This week, The Book of Jezebel comes out, and you should order it immediately — which I say because I was one of its contributors but also because it’s great — a desk reference of every bit of feminist trivia you could want. In particular, I think it’d make a great gift for young teenagers who are still coming up and learning about feminist reads on popular culture. But let’s face it: no one starts with an encyclopedia, in evaluating these things; you start with the books girls are given as young’uns, and, troublesome lot that they are, those titles give you models of feminine behavior and independence to measure yourself against. It’s a testament to their formative importance that women, well into their adult lives, insist that these characters shaped the way they saw themselves and the world.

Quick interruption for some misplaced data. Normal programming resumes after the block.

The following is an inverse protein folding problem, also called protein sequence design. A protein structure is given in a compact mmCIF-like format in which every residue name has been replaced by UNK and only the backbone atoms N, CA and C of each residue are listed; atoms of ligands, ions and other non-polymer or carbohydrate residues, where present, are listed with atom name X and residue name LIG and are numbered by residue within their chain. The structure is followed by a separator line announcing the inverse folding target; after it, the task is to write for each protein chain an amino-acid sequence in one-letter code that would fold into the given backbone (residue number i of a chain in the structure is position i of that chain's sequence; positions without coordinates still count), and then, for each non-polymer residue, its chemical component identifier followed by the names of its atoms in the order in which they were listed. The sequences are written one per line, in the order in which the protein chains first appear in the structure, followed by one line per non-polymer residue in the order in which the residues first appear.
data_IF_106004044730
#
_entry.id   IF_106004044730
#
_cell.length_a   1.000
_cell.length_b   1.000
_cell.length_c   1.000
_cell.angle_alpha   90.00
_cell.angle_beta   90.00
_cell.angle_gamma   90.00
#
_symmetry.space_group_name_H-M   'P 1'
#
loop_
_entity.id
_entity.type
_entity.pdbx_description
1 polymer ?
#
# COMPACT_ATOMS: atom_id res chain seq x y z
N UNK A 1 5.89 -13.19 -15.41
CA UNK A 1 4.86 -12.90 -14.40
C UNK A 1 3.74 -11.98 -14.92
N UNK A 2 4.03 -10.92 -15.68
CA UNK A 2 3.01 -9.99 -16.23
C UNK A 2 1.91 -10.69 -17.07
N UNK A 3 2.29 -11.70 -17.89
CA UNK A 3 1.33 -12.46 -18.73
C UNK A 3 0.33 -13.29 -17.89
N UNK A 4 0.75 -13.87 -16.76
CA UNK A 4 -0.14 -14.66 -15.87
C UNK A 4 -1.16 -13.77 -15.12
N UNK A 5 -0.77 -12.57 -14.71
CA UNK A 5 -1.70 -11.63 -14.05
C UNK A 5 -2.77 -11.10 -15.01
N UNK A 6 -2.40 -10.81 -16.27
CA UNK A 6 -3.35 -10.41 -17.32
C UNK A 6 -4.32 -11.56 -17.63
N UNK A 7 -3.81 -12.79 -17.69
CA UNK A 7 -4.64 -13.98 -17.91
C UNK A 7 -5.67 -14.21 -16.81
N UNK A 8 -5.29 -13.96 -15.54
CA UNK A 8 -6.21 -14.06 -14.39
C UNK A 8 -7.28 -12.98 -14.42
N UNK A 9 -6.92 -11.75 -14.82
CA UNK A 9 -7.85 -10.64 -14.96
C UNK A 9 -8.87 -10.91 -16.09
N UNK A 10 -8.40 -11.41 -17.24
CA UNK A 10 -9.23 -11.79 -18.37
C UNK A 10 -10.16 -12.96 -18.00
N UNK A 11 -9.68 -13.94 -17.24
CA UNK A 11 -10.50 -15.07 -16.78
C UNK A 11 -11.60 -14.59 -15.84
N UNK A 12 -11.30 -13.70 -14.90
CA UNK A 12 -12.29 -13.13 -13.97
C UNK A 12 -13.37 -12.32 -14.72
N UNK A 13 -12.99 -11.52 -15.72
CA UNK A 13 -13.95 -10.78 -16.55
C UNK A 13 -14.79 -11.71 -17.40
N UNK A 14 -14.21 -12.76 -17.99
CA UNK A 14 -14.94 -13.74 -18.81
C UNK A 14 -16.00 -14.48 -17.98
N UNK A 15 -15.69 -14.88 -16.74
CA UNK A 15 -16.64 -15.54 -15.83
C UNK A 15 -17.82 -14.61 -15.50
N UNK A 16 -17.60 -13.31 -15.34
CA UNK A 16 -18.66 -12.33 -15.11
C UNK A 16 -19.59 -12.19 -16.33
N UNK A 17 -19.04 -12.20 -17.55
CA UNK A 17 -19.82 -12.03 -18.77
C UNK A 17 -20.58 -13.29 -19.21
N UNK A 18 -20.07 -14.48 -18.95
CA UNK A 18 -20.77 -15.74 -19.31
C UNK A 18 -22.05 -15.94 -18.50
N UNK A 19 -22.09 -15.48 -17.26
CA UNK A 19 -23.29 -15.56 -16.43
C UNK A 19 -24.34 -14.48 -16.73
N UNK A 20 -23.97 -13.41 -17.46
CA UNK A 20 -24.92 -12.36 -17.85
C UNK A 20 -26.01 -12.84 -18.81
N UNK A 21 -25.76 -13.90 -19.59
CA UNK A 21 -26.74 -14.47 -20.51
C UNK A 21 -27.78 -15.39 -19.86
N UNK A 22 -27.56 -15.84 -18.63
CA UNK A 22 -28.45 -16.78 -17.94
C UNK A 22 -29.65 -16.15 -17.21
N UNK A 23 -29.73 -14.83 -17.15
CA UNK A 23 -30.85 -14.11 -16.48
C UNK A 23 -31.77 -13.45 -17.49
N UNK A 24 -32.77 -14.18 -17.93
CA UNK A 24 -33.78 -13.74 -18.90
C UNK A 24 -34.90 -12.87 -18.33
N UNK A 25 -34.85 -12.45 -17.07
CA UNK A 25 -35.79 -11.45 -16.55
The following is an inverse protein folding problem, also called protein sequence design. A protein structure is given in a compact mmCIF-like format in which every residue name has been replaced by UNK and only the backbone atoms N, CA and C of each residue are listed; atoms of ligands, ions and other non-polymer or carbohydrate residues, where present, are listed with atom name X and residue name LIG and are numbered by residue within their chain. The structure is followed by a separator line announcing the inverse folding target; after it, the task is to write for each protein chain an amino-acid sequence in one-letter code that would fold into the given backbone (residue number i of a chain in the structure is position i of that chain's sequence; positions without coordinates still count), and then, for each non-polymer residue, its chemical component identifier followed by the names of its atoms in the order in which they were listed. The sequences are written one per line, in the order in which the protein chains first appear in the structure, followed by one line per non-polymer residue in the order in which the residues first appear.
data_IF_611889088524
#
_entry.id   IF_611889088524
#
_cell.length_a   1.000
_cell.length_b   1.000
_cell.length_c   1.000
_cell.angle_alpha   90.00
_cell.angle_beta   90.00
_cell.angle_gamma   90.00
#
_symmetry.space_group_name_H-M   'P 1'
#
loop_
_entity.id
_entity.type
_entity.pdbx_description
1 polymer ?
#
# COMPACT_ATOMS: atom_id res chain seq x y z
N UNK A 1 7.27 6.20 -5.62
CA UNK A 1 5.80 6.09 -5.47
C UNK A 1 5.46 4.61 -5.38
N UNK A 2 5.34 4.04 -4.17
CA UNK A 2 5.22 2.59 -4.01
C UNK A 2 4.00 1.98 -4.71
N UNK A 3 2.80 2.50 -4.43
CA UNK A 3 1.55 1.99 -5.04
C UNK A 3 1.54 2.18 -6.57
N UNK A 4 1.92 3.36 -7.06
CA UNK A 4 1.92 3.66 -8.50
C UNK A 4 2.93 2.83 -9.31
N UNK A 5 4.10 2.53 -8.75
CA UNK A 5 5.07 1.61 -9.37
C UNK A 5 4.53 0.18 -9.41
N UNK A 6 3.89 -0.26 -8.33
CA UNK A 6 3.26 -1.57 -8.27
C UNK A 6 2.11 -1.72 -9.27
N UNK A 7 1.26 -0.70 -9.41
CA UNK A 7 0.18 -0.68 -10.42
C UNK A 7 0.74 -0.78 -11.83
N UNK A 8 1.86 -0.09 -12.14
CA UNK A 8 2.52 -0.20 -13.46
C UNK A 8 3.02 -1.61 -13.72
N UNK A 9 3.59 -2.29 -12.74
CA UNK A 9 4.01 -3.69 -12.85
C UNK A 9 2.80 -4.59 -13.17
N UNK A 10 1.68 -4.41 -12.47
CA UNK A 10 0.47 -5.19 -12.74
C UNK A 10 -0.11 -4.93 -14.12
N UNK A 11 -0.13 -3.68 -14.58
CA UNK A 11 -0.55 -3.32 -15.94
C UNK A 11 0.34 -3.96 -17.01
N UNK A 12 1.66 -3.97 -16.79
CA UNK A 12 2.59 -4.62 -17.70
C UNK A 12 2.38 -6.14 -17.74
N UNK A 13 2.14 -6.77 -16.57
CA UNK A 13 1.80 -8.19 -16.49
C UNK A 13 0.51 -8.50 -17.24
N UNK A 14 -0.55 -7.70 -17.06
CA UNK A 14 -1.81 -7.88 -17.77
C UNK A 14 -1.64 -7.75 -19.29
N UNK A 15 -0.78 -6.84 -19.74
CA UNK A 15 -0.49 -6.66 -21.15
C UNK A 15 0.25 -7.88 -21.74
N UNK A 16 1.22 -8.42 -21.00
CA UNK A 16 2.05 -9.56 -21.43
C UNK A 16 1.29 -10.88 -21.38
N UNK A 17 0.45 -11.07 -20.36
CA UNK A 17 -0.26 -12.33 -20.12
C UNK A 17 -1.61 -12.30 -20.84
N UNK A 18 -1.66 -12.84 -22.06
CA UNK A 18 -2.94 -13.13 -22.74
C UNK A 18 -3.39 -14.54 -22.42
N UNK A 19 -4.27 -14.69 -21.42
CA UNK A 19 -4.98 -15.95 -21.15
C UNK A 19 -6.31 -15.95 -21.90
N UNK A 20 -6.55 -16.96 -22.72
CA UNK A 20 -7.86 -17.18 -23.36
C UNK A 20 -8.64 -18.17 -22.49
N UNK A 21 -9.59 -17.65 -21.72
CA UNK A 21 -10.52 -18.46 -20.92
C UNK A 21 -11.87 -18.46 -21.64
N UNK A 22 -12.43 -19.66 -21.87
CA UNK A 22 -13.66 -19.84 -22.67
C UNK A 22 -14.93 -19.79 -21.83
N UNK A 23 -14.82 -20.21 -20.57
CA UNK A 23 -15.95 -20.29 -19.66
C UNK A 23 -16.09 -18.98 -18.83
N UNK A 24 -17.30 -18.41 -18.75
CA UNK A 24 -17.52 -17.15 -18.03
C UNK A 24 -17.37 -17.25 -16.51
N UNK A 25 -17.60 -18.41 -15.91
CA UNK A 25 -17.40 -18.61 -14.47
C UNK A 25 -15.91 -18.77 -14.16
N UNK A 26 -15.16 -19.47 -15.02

So for a bit of fun in ye olde Jezebel spirit, here are the classic girl heroines of literature, ranked, from a 2013 vantage. Rules: I tried, with only a couple of exceptions, to stick to one character per oeuvre or author. I also didn’t worry too much about what my take on these girls might have been as a kid; just looking at their stories now, I came up with their advantages and disadvantages. Feel free to weigh in when you disagree with me!
Pollyanna is, well, a little too Pollyanna-ish for anyone’s taste. Too happy, too satisfied with her situation. That’s not what anyone wants in a girls’ book heroine these days, optimism.